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Virginia Theft Laws
Virginia Theft Laws
Virginia Shoplifting Laws
Shoplifting is defined as a larceny in Virginia. The value of the merchandise will determine if your shoplifting charge is going to be charged as a petit (petty) larceny or grand larceny in Virginia .
If the value of the good stolen is valued at $200 or more, then the person accused of shoplifting is facing a grand larceny charge in Virginia.
If the value of the good stolen is valued less than $200, then the person accused of shoplifting is facing a petit (petty) larceny charge in Virginia.
Shoplifting cases in Virginia are frequently actually charged under the Virginia concealment statute. The concealment statute makes it a larceny to conceal merchandise or alter the price tag of merchandise, in order to take the merchandise.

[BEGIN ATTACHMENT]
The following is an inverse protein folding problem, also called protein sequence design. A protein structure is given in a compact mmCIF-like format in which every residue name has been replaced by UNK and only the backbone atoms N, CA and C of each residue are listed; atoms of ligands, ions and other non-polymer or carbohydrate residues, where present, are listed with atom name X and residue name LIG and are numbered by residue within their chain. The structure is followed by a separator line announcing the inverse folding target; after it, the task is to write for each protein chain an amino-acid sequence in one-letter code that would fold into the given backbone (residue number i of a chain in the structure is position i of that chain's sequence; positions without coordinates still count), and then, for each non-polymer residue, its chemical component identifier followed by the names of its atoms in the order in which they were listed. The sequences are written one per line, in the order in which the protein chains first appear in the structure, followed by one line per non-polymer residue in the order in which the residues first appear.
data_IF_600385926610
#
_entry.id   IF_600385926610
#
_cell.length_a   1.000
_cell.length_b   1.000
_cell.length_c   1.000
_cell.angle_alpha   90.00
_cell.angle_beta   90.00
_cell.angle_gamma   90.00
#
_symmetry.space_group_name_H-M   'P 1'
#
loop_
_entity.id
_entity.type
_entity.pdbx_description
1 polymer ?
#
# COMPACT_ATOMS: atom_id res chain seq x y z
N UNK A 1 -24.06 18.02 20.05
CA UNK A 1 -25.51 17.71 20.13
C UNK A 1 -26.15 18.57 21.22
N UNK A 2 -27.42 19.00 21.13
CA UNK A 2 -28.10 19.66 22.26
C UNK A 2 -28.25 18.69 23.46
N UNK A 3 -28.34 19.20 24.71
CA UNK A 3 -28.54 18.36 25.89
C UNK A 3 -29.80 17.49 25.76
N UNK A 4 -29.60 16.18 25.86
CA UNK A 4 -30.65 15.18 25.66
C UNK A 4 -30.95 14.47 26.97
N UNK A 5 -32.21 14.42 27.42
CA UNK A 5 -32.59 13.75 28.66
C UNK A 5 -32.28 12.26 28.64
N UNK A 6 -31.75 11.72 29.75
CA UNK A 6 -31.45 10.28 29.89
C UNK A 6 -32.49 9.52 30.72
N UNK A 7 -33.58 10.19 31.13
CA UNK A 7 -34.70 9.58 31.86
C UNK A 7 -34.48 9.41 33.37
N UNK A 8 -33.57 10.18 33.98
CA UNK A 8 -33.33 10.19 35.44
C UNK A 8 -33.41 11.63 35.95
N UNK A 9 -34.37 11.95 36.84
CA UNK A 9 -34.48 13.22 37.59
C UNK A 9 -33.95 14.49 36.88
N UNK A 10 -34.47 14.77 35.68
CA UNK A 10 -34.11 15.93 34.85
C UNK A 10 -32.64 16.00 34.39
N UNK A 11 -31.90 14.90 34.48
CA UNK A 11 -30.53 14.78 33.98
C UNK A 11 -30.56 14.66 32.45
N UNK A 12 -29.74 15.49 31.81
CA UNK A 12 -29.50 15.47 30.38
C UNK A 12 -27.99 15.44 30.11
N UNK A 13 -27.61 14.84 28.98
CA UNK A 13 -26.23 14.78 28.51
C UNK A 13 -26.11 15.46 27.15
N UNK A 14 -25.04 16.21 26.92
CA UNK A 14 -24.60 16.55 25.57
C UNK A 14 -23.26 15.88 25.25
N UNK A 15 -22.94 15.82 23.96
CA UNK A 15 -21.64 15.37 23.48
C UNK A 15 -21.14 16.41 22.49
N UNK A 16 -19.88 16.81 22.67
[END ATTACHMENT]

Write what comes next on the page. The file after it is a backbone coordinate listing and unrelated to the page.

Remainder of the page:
18.2-95 . Grand larceny defined; how punished.
Any person who (i) commits larceny from the person of another of money or other thing of value of $5 or more, (ii) commits simple larceny not from the person of another of goods and chattels of the value of $200 or more, or (iii) commits simple larceny not from the person of another of any firearm, regardless of the firearm's value, shall be guilty of grand larceny, punishable by imprisonment in a state correctional facility for not less than one nor more than twenty years or, in the discretion of the jury or court trying the case without a jury, be confined in jail for a period not exceeding twelve months or fined not more than $2,500, either or both.
§ 18.2-96 . Petit larceny defined; how punished.
Any person who:
1. Commits larceny from the person of another of money or other thing of value of less than $5, or
2. Commits simple larceny not from the person of another of goods and chattels of the value of less than $200, except as provided in subdivision (iii) of § 18.2-95 , shall be deemed guilty of petit larceny, which shall be punishable as a Class 1 misdemeanor.
§ 18.2-98 . Larceny of bank notes, checks, etc., or any book of accounts.